Owners Beverly and Adam Hess have to think hard when asked to identify something in their $500,000 remodel they would have done differently. “Well, we might have traded the six-panel [interior doors] for more authentic three-panel doors,” Beverly volunteers after some thought. This $2,000 upgrade is about all the couple can drum up, so thrilled are they with their Morris-Day designed and built 3,160-square-foot home in Arlington, Va.

A quick glance around the Hesses' authentic Shingle-style home with its Arts & Crafts romance tells you most people would be tickled to live there. Architecture aside, the Hesses are pleased because their remodel stayed on schedule, on budget, and delivered in reality what the plans promised.

Choosy Buyers When the Hesses decided that their townhouse was too tight for a family of four, they cursorily shopped for a new home. Husband Adam was unimpressed with what builders had to offer: “You could have Plan A, Plan B, or Plan C — like packages. With a new house, you couldn't target what was important to you.” They were equally unimpressed with the existing home market, saying they couldn't find, or afford, an older home that had charm.

Ultimately, the couple braved the hot Northern Virginia housing market and put an offer on a rundown 20-by-28-foot asphalt salt box in a rolling-hilled neighborhood boasting a terrific school district for their two children. For $350,000, the Hesses got the dirt and building bones for their dream house.

Floor Plans To find the right architect to rehab their box, the couple scoured nearby neighborhoods for inspiration. “We … kept pointing at houses saying, ‘Who did that?'” remembers Adam. Inevitably the homes the couple admired were designed by Morris-Day, a residential design and construction firm in Arlington, Va.

The couple met with company owner Rob Morris and bonded instantly. “We fell in love with his company,” Beverly says. “We talked to other architects, and they were neat, but not as neat-o as Rob.”

The Hesses chose Morris-Day for their project because Morris gave them a level of comfort about the remodeling process. “We didn't have the vocabulary to describe what we wanted when other architects asked us,” Beverly explains. “Rob's homes were just such spectacular examples. I mean, how do you say to another architect, ‘Can you design me a Morris-Day home?'”

The 13-month project got rolling after Morris studied the box he had to work with. “There was simply no charm to the house,” worried the couple. Morris was nonplussed, pleased even: “Don't worry, we fabricate charm.”

True to Style The Hesses' program was a departure from today's popular great room/kitchen combo. “We absolutely wanted the kitchen and living areas to be separate,” Beverly says. “They needed to be connected, but there had to be a way to separate them also. The kids weren't that young that I needed to constantly see them, and we knew as they grew up they wouldn't want to see us either.”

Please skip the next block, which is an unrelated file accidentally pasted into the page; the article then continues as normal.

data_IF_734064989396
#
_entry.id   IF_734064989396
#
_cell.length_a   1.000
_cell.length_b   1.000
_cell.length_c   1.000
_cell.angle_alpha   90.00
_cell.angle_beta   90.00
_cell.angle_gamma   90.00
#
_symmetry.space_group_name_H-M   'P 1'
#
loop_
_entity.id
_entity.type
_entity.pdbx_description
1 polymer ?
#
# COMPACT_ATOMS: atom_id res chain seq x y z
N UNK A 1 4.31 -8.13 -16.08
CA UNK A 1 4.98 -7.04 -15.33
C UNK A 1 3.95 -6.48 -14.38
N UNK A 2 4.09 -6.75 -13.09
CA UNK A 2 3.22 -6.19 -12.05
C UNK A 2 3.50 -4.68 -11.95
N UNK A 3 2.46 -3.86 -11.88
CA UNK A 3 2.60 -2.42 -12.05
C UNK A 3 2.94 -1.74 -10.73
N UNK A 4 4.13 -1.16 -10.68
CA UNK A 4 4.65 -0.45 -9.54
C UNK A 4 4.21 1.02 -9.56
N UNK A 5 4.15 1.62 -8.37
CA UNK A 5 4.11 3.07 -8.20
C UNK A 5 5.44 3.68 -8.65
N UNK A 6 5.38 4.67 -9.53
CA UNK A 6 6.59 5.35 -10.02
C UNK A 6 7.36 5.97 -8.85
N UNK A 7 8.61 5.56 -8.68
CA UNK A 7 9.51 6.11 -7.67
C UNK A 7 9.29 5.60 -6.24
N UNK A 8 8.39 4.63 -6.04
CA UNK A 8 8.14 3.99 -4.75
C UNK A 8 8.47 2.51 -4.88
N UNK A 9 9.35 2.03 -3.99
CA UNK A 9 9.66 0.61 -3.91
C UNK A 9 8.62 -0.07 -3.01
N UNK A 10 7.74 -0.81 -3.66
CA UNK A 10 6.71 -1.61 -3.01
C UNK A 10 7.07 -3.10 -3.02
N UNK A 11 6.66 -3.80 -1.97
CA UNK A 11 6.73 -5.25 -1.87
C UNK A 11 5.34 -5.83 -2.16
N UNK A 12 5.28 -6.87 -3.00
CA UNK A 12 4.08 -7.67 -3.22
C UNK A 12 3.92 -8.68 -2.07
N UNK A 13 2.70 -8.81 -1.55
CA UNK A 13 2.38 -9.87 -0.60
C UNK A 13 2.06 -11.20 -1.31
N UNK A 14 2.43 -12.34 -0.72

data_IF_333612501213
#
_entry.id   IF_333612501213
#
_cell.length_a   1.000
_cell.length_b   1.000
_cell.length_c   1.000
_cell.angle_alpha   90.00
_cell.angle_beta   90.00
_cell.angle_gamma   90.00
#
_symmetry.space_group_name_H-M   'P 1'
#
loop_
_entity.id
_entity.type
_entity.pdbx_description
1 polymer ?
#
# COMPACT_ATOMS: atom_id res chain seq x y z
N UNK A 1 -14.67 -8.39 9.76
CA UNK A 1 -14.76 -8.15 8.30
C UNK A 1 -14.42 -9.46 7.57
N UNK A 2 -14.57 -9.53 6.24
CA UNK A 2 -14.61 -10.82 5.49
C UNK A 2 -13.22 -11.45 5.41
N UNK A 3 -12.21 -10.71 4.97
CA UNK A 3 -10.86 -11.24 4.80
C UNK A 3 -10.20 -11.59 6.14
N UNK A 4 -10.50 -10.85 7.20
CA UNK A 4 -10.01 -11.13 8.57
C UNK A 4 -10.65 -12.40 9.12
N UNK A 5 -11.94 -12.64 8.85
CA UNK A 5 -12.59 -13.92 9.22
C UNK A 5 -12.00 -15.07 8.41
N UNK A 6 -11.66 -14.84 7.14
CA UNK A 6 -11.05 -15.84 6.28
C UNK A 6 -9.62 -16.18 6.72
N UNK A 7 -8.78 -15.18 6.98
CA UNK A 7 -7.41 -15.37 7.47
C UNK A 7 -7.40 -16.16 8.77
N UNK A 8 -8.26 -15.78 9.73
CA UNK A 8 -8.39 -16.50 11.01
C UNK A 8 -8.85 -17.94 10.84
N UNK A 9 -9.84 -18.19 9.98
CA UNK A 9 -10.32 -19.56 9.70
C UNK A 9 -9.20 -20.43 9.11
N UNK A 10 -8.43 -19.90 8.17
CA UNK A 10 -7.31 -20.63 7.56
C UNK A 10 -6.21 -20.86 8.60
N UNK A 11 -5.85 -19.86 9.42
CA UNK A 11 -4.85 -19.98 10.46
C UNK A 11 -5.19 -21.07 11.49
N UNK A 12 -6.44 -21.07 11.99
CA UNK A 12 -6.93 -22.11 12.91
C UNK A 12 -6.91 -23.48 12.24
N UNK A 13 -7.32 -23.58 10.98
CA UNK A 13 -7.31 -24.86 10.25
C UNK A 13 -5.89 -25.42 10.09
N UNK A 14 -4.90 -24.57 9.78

Morris-Day's architecture team — Morris and Dwight Mc-Neill — designed a flowing, but not open, first floor. From the entry hall, a large family room lies to the right; to the left, a modest-sized living room. To make sure the living room remained relevant, the architects tucked the staircase leading to the four upstairs bedrooms unobtrusively into its back wall. “When you empty the staircase into [the living room] and connect the dining room to it, it's not an isolated room,” Morris says. “It's a point around which the house gravitates.”

To enhance the coziness of the separated rooms, the Hesses insisted on 8-foot ceilings on the main floor, a move that gives the house an intimate character. The Hesses' decision to lower ceilings and divide spaces resonates with Morris, who notes that though open plans and high ceilings are popular in theory, they are often difficult for owners to live in or decorate.

Morris thinks what people are after, but perhaps can't articulate, are open plans with intimate spaces where you could feel comfortable alone or with 10 people. He also notes that you can't effectively trim a house where rooms flow unobstructed into each other. “The trim has to come to door jambs and stop so you can start a trim color, stop a trim color, start paneling, stop paneling,” he points out.

The Hesses' favorite room is the kitchen. Adam, a “weekend wannabe chef,” enjoys the high-end appliances, including a Viking stove. Although the space is separated from the family room by a doorway, it doesn't feel isolated or inconvenient, probably because the space also opens to a sizable L-shaped, screened-in porch. Double doors leading to the family room allow parents to close off the room when the television annoys.

The family stuck to basic product choices throughout the home because it allowed them to spend extra on the things that mattered, like the concrete composite countertops in the kitchen and upgraded appliances.

“You can spend a lot of money on great finishes. Or you can pay your architect to work with some cheaper materials and make it look even better than those expensive ones,” Beverly says. “We could have bought a production home and spent way more than we did. But we also wanted design … things to make you feel this way in this room and a different way in another room. That's the value of a great architect.”

Morris facilitates product choices simply by knowing what can be bought inexpensively, which he's learned after years of building houses — including 15 homes for himself over the past 20 years. “The next one is always the best,” he says.

“I have a running library of materials based on aesthetics, value, serviceability, and consumer reports,” he explains. “When you can look at an imported master bath sink faucet that retails for $3,000 without recognizing that you're looking at a $3,000 faucet, you know there's a slippery slope,” Morris warns.

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